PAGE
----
In my last post, I discussed Harvard’s findings that less sleep could be linked to obesity, so we know at least one reason you and your baby should get enough sleep. Let’s explore other reasons as stated by Harvard Health.
Learning and memory
Have you ever tried to learn something new when you are tired? It’s hard! Well, the old saying goes that “we learn something new every day”. Babies and toddlers are learning new things probably every minute (I might be exaggerating…I didn’t look it up but I know it’s a LOT!). I notice that as the day wanes on, now that my toddler isn’t napping anymore, it is much harder for him to concentrate and learn new things or even do things he already knows how to do like a jigsaw puzzle he has done many times over. I also notice he gets clumsier. Fortunately, overall, he gets enough sleep and is better able to learn and is actually very smart (yes I am partial, but other people tell me too, I swear!).
I am sure everyone has experienced moments during the day when you practically fall asleep mid-stride. If you are driving a car, operating on someone, or bringing an airplane in for a landing, this could lead to dire consequences if you haven’t gotten enough sleep or are chronically sleep-deprived/fatigued. I remember one mom I helped who said she had run two stop signs (with her baby in the car) because her baby just would not sleep and she (and the baby) were severely overtired. She knew she had to make some changes if only for their safety!
One reason I don’t make my husband get up at night with the babies (besides the fact I nurse and there isn’t too much he can do anyway) is that if one of us is getting enough sleep, that person (hubby) is better able to “handle” the one who is sleep-deprived and moody (me). My toddler’s behavior and crankiness level change A LOT when he isn’t getting enough sleep. We have many more meltdowns and tantrums.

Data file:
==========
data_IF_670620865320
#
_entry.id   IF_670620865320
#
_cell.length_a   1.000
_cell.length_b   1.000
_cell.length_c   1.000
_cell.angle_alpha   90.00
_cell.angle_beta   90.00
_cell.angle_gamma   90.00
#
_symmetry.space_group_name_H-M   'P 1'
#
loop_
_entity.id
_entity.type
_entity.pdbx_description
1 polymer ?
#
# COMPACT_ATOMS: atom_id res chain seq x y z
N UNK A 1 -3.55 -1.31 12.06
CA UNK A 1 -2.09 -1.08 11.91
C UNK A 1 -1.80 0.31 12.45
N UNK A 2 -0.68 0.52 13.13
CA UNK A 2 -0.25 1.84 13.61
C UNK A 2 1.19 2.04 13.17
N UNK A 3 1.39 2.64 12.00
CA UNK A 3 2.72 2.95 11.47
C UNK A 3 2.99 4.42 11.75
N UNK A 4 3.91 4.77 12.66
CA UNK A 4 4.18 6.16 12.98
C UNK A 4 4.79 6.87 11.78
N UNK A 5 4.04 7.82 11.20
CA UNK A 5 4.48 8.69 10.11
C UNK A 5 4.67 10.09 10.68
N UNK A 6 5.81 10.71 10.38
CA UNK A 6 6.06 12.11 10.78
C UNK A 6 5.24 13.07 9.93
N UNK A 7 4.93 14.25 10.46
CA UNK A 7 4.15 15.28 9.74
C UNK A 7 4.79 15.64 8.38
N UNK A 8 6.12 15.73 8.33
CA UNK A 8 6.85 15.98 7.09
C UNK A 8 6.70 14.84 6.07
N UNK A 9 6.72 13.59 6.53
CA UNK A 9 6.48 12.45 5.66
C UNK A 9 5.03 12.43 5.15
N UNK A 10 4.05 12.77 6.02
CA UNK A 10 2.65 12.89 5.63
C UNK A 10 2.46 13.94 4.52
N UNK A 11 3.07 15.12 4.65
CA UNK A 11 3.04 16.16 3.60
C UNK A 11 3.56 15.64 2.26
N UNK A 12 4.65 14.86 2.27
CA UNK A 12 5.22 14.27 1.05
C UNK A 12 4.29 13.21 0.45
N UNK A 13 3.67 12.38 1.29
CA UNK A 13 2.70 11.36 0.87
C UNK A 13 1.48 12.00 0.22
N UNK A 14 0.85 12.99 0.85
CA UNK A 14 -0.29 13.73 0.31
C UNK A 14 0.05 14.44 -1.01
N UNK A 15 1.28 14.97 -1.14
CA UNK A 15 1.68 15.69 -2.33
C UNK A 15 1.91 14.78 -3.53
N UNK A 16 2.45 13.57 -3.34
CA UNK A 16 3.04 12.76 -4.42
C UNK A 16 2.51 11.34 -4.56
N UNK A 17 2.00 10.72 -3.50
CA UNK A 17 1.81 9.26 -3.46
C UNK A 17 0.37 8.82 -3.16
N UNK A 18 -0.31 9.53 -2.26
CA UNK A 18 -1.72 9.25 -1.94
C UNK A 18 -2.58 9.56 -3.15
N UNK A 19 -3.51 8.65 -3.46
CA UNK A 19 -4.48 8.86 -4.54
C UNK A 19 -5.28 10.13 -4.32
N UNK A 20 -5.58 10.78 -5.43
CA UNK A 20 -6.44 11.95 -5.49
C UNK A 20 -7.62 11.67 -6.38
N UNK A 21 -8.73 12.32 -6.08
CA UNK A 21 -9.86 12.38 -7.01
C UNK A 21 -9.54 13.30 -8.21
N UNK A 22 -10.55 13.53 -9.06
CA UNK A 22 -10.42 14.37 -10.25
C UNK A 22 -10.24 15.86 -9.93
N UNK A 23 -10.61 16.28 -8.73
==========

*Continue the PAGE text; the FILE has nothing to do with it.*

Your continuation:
You are more prone to illness when you don’t get enough sleep. Your immune system is not functioning at the highest ability. This goes for your baby and toddler too and who wants to get up all night with a sick child? Obviously we won’t be able to ward off all illnesses, but even a few puts a little more sanity back in your favor.
How much sleep children need
Weissbluth’s book, Healthy Sleep Habits, Happy Child, says that from 4 to 11 months old, babies need about 14 hours in 24 hours, on average (11-12 hours nighttime and 2-3 hours daytime). By two years old, that total is just a bit under 13 and by four years old about 12 1/2. So, you see it doesn’t change very much in the first few years. Ferber’s book, Solve Your Child’s Sleep Problems, has slightly lower averages, but fairly comparable. All babies are different and these are just averages, but you can see that babies and children do need a lot of sleep. Adults need 7-8 hours each night. I can’t remember the last time I was able to get 8 for more than one night in a row! Oh yes I can. It was before I had kids.